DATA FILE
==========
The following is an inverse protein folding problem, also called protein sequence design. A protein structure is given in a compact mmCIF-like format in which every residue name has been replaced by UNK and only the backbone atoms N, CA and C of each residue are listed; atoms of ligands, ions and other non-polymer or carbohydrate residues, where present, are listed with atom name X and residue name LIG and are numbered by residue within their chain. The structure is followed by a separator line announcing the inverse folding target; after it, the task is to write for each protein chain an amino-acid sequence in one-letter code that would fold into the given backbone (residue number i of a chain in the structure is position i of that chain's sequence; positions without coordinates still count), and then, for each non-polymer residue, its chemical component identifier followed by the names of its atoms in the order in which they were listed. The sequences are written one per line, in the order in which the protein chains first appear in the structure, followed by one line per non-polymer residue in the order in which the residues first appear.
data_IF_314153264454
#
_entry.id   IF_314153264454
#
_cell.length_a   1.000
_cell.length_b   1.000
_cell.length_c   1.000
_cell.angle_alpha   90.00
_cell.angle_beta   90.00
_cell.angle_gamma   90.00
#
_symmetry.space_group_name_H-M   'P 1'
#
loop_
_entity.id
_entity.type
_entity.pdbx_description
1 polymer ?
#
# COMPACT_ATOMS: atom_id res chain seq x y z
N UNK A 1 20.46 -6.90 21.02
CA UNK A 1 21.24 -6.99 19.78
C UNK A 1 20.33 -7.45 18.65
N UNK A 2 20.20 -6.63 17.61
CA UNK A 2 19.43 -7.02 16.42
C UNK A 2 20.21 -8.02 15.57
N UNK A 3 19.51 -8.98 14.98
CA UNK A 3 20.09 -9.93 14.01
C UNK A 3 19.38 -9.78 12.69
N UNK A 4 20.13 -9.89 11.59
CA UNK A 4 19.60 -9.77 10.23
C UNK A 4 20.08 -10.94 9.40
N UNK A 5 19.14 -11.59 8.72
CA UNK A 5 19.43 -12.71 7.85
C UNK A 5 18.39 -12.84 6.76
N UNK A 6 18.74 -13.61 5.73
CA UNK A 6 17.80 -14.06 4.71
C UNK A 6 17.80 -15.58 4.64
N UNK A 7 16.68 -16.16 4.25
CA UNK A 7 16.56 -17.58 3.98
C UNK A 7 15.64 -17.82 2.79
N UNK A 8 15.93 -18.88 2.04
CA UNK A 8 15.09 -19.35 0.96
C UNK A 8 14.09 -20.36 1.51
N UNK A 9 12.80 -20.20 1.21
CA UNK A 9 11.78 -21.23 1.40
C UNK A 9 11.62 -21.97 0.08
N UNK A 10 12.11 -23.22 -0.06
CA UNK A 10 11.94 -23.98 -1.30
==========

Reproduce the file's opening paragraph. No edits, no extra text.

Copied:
The following is an inverse protein folding problem, also called protein sequence design. A protein structure is given in a compact mmCIF-like format in which every residue name has been replaced by UNK and only the backbone atoms N, CA and C of each residue are listed; atoms of ligands, ions and other non-polymer or carbohydrate residues, where present, are listed with atom name X and residue name LIG and are numbered by residue within their chain. The structure is followed by a separator line announcing the inverse folding target; after it, the task is to write for each protein chain an amino-acid sequence in one-letter code that would fold into the given backbone (residue number i of a chain in the structure is position i of that chain's sequence; positions without coordinates still count), and then, for each non-polymer residue, its chemical component identifier followed by the names of its atoms in the order in which they were listed. The sequences are written one per line, in the order in which the protein chains first appear in the structure, followed by one line per non-polymer residue in the order in which the residues first appear.